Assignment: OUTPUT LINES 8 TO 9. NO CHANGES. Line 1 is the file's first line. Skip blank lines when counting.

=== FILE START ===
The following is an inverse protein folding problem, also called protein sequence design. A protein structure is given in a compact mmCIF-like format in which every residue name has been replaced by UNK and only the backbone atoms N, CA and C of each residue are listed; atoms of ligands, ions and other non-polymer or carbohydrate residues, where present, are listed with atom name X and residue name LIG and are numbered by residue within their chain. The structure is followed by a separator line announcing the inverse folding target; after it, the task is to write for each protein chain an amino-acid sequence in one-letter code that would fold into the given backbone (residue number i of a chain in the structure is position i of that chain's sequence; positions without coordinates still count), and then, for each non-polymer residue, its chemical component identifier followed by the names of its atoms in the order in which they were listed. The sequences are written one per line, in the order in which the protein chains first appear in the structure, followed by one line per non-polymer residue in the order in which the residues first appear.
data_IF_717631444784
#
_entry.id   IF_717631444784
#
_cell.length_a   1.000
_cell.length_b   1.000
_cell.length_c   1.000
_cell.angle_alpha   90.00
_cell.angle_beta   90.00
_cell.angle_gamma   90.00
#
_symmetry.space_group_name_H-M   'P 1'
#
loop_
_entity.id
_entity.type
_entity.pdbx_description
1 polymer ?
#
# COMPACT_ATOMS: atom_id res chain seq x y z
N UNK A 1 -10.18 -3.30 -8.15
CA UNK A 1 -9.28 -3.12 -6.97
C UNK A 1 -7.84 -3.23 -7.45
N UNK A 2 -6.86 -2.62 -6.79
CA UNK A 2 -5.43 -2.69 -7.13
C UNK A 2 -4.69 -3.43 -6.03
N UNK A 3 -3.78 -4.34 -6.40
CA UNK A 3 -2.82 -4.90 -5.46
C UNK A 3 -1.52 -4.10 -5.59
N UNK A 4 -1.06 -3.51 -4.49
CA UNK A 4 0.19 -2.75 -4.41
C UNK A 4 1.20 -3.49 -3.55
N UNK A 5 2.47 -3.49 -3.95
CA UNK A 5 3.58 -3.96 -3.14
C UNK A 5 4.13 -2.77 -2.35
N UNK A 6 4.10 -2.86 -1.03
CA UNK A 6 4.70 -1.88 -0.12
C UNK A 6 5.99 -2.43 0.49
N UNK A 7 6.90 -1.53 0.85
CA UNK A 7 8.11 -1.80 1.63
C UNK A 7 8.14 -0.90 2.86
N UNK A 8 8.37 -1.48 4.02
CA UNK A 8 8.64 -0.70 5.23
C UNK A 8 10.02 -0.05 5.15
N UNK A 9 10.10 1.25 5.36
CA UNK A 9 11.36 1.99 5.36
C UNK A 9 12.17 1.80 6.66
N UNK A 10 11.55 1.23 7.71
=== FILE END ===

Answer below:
_cell.length_c   1.000
_cell.angle_alpha   90.00